Video Editing Software Review
Barbara S. Grayson
EDLD 5363 Multimedia Video Technology - FA3 11 - ET8026
November 27, 2011
I previewed the video editing software called VideoPad (v.2.41). It is quite similar to Windows Movie Maker in its interface design and functions, but I find some of the options easier to use because of the simple menus on the interface. I watched the tutorials included on the website and was editing in no time. There are a lot of other advanced features in this free version that will enhance any video productions that one wants to make.

While this software is easy to use, I find that most video editing software has similar features and interface designs. There is a way to import, edit clips, develop a timeline, and add transitions, effects, and text. Some have more options when editing these additional features, but they are basically the same in function. The export formats are similar across most software pieces. In VideoPad these include .avi, .mp4, and specific formatting for YouTube, Flikkr, and This is important in the learning curve for teachers and students. Ease of use and similar tools make it easy to transfer learning from one media editor to another. The comfort zone for video editing is developed and a new software version does not intimidate the end user. In time, video editing with many types of software becomes seamless as use of technology should be.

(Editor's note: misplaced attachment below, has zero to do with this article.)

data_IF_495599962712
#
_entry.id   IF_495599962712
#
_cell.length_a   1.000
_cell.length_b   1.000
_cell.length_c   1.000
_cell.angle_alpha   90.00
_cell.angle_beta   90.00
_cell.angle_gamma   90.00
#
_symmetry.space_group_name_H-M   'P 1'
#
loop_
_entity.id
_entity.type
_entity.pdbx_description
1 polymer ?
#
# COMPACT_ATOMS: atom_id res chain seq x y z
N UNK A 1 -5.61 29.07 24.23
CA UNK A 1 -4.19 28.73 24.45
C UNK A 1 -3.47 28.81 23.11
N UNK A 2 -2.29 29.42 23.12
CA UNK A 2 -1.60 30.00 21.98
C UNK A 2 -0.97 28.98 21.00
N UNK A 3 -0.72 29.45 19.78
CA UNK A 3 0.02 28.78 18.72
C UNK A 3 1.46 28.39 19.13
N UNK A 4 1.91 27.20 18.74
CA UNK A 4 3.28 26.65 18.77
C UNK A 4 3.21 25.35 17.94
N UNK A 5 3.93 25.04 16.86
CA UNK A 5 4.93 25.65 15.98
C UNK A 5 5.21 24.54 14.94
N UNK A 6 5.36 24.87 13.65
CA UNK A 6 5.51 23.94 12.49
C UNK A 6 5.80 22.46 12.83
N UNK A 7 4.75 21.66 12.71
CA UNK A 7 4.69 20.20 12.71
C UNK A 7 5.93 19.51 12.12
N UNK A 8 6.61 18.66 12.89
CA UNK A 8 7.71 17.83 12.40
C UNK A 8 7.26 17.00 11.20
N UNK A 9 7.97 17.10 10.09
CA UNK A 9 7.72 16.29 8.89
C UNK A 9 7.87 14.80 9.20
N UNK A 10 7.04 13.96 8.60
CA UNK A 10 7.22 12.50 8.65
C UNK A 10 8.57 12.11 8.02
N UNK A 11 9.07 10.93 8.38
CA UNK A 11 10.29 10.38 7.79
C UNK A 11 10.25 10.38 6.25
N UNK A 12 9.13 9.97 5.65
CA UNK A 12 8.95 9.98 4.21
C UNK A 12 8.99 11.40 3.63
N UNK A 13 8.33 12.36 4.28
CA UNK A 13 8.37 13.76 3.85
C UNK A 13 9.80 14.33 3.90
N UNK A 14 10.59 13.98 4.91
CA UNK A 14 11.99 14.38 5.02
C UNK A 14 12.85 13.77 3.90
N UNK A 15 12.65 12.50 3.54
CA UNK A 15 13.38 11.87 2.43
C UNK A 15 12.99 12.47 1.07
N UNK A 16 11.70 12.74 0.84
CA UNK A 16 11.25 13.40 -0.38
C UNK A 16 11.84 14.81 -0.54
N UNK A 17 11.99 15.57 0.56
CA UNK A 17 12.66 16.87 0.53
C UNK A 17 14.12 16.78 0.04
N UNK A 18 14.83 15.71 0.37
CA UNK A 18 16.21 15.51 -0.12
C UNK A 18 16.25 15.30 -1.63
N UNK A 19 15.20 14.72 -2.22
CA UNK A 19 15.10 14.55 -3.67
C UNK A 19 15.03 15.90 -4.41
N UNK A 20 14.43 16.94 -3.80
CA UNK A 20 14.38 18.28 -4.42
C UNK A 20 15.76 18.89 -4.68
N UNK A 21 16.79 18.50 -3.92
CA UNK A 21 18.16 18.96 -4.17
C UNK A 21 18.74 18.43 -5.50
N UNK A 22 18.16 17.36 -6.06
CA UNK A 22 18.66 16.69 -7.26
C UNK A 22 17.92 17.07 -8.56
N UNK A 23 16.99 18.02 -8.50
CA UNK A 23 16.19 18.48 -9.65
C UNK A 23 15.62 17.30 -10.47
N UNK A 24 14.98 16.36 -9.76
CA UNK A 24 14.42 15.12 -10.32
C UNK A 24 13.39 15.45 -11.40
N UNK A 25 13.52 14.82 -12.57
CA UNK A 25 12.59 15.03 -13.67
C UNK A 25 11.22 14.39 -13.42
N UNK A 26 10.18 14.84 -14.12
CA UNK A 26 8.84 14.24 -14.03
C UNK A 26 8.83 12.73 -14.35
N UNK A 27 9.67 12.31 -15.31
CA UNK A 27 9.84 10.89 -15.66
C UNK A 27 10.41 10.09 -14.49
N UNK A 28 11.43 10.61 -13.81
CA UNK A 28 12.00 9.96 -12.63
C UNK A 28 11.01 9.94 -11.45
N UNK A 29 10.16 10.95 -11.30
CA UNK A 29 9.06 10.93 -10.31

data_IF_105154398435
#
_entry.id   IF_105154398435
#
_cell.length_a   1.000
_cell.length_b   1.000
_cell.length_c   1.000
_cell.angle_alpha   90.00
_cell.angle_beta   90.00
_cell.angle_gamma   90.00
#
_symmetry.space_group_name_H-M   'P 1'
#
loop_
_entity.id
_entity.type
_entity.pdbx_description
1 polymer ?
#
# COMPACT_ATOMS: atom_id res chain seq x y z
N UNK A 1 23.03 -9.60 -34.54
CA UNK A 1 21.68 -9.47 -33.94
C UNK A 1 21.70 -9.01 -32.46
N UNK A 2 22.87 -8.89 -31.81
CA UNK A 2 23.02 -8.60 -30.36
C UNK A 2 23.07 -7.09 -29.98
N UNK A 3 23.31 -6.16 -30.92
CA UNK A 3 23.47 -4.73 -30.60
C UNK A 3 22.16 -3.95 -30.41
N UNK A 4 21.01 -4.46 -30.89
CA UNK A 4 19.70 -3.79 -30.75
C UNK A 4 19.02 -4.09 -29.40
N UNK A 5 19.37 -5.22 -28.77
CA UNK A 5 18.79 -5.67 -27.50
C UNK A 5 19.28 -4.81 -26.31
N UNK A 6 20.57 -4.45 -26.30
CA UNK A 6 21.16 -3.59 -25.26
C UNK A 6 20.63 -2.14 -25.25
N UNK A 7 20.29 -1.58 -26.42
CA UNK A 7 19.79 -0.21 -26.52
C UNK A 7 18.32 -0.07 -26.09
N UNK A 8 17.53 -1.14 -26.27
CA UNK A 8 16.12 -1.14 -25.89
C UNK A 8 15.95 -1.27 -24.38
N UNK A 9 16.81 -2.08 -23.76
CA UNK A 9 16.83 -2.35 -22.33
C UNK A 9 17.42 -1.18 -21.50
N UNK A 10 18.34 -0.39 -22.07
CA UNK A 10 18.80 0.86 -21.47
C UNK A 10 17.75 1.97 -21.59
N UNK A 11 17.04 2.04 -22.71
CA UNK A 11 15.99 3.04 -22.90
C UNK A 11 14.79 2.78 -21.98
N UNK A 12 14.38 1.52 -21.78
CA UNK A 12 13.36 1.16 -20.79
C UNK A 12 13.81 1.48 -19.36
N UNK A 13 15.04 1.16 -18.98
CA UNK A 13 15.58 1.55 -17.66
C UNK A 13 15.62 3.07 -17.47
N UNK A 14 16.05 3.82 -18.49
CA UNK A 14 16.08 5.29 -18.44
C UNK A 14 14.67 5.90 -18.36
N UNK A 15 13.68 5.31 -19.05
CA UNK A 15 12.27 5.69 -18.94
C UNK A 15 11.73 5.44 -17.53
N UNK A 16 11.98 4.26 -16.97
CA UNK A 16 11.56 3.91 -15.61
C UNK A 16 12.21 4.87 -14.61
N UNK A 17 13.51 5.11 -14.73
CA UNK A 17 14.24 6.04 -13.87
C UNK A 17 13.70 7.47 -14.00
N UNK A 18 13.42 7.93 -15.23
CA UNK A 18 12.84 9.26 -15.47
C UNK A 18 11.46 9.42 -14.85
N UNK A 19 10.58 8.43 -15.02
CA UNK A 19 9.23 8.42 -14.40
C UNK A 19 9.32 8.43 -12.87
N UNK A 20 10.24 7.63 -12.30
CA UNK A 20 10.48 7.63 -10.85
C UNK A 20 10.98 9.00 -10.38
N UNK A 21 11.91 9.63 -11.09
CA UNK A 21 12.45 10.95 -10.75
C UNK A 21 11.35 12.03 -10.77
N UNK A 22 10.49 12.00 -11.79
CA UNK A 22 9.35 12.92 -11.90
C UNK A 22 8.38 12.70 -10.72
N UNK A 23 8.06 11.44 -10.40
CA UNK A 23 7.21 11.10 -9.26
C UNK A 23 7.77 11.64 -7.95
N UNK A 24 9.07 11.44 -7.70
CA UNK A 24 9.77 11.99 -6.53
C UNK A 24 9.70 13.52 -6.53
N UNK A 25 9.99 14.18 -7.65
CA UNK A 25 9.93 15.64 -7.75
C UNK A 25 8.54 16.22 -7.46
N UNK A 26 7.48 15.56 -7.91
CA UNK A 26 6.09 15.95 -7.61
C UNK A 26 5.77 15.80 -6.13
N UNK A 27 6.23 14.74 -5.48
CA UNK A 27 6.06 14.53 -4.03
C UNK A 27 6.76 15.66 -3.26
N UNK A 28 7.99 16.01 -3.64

One particular feature that I think should be included in basic video editing software is the ability to create a storyboard and then place clips and other media into the storyboard and then export it easily to the editing area of the video production. Most software has a storyboard and video editing mode. However, they function similarly, with drag-and-drop clip insert, transitions, effects and title overlays. Why this is called a storyboard is not clear to me. A storyboard should allow notes for planning for such additions as music, narration, overlays, or extra audio tracks. I have my teachers use a planning storyboard to outline their production before filming or using the software. In “The Art of the Edit”, Lonnquist (1994) also gives the advice of “For greater insight, learn from the pros. Rent a well-done video and create an overview and shot sheet. There are also seminars and many excellent books available on framing, composition and technique” (Motivate it, paras. 7 & 8). For both teachers and students, analyzing quality video and using planning guides such as a storyboard will impart new knowledge that will assist in making their own quality video.

I chose a clip for practice from iTunes University. This is a video resource that is under-utilized in my opinion. There are so many videos and podcasts that are free, yes I said “FREE”, that students will have more than enough to create a final product to show learning of concepts or to enhance their learning experience. Access to iTunes University in Texas is given to all students through Project Share. Let’s get the word out about free videos for learning, teaching and creating new learning through video editing.